Friday, December 16, 2016


Sometimes as preachers we get a habit of saying one word of phrase too often.  Usually nobody tells us until it gets really annoying.  My mom has always been helpful in this situation as she politely brings up that I need to stop saying things like, "you know?" a million times.  I remember in college we would count the number of times a professor cleared his throat or said "uhhhhhhh."  It was distracting.  It isn't until someone points it out that I can even realize I'm doing it.  But once I'm aware I can't help but stop myself before the words escape my lips. It's hard to break a habit.  

"Just" is a word that sneaks into my prayer vocabulary all too often.  For example, "God, I just pray that you would...." or "God, just do...." It's a weird thing that I have heard lots of people do, and I wonder why.  Am I limiting God to do "just" this thing or that? Am I afraid that God won't understand exactly the thing for which I am petitioning?  God, just help me with this one.  Is this a place that somehow gives me comfort in case You don't really want to listen to me today?  

Maybe it's a way to place emphasis on how important this prayer really is?  Parents often say, "JUST do it."  It comes at the end of a long line of asking children to do something nicely, and is usually followed by something like, "I'm your parent and that's why." Am I at the end of my rope with God? I sure hope not. I am a control freak sometimes, so maybe it's like when Martha asked/told Jesus to make her sister "GET IN THE KITCHEN AND HELP ME."  If you don't remember that's when Jesus told Martha that Mary had chosen the better thing, by listening and learning from him.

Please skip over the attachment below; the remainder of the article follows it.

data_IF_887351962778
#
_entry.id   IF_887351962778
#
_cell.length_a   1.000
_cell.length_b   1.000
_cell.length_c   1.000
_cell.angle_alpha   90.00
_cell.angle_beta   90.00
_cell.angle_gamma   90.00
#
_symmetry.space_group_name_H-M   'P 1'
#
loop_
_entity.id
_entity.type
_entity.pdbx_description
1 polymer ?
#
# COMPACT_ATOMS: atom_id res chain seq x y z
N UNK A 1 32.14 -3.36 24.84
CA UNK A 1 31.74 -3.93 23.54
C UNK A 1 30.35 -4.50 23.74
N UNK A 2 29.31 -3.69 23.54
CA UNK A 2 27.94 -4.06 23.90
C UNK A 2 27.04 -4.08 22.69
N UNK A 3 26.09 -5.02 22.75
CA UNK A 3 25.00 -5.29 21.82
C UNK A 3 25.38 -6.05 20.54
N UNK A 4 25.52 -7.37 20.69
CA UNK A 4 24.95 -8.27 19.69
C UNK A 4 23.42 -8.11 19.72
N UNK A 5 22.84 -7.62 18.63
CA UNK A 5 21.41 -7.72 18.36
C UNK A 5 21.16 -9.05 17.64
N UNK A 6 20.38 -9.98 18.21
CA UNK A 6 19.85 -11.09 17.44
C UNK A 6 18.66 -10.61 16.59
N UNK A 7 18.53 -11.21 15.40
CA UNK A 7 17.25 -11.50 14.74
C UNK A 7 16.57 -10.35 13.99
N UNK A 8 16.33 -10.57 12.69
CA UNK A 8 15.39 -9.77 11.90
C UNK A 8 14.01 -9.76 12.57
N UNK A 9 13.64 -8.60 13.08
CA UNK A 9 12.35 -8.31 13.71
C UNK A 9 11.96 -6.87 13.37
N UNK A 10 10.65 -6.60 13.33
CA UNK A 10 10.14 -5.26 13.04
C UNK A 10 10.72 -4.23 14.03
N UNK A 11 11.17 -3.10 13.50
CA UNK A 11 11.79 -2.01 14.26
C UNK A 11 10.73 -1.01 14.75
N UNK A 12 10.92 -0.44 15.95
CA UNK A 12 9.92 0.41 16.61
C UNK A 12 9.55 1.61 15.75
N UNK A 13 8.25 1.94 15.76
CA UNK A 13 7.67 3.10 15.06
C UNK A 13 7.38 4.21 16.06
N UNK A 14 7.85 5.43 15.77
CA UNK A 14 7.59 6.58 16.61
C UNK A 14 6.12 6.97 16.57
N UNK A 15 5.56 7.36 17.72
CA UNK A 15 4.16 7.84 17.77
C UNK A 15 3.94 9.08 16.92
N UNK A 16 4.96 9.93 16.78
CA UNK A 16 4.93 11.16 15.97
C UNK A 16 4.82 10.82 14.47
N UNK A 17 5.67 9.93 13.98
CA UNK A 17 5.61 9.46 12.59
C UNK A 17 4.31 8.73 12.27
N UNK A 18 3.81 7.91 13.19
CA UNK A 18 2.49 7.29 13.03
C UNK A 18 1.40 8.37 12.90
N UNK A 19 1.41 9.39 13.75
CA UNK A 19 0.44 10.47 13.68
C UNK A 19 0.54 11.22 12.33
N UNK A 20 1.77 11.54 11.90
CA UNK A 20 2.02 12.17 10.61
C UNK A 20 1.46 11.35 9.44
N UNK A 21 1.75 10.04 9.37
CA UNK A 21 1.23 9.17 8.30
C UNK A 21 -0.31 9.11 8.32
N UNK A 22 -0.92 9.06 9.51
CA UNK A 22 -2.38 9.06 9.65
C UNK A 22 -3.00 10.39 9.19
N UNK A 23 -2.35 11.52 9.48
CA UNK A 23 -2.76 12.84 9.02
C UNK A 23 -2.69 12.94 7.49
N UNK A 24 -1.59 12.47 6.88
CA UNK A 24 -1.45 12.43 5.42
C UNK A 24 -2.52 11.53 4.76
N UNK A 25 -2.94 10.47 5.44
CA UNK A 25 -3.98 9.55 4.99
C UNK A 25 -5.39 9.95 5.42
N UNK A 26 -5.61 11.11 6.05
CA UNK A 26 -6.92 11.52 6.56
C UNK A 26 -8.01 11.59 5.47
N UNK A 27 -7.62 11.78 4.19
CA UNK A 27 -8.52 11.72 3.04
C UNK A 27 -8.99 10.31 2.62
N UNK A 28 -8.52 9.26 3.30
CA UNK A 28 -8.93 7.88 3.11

Just.  It has a dual meaning, doesn't it?  It can help to specify, as in the above examples, or it can mean: that which is based on or behaving according to what is morally right and fair.  This season justice is spoken of often in the prophecies of Isaiah, for example in Isaiah 2:

1-5 The Message Isaiah got regarding Judah and Jerusalem:
There’s a day coming when the mountain of God’s House will be The Mountain—solid, towering over all mountains. All nations will river toward it, people from all over set out for it. They’ll say, “Come, let’s climb God’s Mountain, go to the House of the God of Jacob. He’ll show us the way he works so we can live the way we’re made.” Zion’s the source of the revelation. God’s Message comes from Jerusalem. He’ll settle things fairly between nations. He’ll make things right between many peoples. They’ll turn their swords into shovels, their spears into hoes. No more will nation fight nation; they won’t play war anymore. Come, family of Jacob, let’s live in the light of God.